A study of headache in North American primary care. Report from the Ambulatory Sentinel Practice Network

J R Coll Gen Pract. 1987 Sep;37(302):400-3.


Headache is a common symptom in primary care about which surprisingly little is known. Over a 14-month period 3847 patients making 4940 consecutive visits for headache to 38 primary care practices in the USA and Canada were studied. The clinical characteristics of patients, as well as the diagnostic and therapeutic strategies employed by their doctors, were examined. Visits for headache represented 1.5% of all visits during this period. Most patients (72.0%) made only one visit, and nearly half of the headaches reported were new. Only a small number of patients (3.0%) received a computerized tomographic scan; other investigations were used sparingly, as were referrals to consultants (5.0%) and hospitalizations (2.2%). Drugs (75.2%) and advice (64.5%) were commonly employed, although formal psychotherapy was recommended infrequently (4.5%). It is concluded from this large series that most patients with headache visit primary care practitioners only once; their headaches frequently defy usual diagnostic categorization and often change in character from visit to visit. Moreover, headaches in this series were frequently associated with a variety of causes not often included in discussions of headache aetiology. These findings suggest that the strategies which doctors in primary care devise to diagnose, investigate and manage this common symptom, require further study.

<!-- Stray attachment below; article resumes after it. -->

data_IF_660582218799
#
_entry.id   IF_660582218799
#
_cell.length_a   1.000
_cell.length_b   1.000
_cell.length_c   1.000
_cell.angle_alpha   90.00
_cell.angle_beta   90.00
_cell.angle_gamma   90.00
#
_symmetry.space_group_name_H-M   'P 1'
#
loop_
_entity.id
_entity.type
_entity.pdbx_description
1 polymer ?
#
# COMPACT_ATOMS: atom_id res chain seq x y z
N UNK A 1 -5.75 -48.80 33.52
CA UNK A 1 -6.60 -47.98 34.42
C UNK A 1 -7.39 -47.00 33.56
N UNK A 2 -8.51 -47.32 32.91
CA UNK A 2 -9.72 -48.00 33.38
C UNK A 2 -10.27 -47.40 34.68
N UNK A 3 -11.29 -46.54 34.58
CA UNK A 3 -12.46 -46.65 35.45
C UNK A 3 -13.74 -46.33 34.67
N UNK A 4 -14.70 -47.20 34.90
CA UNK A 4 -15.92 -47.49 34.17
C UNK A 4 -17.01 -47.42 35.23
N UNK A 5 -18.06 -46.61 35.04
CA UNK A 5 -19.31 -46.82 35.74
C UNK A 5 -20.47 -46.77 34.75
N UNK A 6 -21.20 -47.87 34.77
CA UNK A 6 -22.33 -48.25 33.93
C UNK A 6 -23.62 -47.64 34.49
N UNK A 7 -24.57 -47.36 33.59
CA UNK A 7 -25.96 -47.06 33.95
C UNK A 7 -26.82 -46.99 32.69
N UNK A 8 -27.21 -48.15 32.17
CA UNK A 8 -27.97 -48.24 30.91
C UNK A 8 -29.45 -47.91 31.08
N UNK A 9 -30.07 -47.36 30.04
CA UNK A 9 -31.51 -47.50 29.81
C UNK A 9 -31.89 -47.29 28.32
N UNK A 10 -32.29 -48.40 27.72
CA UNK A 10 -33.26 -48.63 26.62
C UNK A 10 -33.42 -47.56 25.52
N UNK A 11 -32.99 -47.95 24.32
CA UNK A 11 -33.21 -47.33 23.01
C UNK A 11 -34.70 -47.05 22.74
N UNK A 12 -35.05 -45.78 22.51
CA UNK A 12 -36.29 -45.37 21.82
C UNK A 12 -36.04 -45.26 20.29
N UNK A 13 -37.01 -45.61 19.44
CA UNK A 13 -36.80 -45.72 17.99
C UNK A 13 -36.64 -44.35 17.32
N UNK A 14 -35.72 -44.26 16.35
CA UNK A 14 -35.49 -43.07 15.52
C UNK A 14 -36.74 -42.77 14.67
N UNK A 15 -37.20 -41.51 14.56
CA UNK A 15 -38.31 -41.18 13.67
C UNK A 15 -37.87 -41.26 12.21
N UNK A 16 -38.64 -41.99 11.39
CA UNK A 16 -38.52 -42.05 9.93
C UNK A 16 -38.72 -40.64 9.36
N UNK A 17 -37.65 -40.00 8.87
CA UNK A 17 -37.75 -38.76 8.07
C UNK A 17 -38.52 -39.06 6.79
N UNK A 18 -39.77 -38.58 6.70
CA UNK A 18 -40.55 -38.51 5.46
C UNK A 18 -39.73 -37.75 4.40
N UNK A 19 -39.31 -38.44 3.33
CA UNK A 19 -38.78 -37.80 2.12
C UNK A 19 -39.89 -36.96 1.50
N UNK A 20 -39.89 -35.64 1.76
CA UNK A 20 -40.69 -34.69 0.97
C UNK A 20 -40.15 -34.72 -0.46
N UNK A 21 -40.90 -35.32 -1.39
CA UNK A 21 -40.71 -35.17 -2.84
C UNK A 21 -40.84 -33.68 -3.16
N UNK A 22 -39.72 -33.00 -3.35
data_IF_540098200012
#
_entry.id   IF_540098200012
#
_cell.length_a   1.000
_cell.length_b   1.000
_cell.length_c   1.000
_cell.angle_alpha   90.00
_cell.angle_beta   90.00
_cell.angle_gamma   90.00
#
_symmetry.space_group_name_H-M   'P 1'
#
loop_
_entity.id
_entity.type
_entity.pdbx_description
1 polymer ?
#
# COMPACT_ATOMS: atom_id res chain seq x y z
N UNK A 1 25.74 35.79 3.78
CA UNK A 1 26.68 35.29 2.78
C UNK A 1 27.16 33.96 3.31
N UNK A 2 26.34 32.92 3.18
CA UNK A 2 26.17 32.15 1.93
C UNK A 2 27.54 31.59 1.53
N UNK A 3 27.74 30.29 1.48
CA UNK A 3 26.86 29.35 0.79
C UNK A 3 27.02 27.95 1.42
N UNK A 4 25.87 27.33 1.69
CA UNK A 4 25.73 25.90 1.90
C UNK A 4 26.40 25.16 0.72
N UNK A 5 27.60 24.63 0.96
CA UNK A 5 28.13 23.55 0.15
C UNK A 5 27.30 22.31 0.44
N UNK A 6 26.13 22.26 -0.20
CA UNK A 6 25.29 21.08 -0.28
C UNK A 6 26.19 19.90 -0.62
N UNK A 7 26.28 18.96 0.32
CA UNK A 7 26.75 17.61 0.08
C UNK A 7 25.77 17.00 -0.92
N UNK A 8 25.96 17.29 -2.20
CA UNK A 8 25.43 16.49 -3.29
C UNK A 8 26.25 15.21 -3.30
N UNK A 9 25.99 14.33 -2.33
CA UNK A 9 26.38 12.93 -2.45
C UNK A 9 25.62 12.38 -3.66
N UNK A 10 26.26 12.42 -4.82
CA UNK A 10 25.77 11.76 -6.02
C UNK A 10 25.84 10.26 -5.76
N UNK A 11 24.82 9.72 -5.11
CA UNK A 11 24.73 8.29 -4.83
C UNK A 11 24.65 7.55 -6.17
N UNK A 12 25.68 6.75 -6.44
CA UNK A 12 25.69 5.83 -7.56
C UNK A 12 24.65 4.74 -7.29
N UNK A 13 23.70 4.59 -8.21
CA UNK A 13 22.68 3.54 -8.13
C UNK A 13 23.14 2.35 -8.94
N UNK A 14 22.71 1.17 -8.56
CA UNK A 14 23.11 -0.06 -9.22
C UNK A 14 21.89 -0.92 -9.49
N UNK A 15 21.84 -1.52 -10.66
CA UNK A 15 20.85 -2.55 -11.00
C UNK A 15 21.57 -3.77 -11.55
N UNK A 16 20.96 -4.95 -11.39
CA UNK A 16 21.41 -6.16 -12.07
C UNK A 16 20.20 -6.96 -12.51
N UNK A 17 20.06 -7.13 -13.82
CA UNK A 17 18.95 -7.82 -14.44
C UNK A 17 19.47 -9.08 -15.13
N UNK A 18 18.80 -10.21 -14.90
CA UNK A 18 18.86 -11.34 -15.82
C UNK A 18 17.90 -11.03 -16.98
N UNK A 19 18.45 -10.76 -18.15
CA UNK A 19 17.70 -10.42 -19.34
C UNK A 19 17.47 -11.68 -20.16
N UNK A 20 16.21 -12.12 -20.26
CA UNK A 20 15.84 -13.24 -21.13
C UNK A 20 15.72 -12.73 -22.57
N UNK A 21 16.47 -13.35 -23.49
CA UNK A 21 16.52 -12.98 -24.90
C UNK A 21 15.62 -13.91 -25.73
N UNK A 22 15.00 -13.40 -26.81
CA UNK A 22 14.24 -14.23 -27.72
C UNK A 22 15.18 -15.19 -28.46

Publication types

  • Research Support, Non-U.S. Gov't

MeSH terms

  • Canada
  • Headache / etiology*
  • Headache / therapy
  • Humans
  • Primary Health Care
  • United States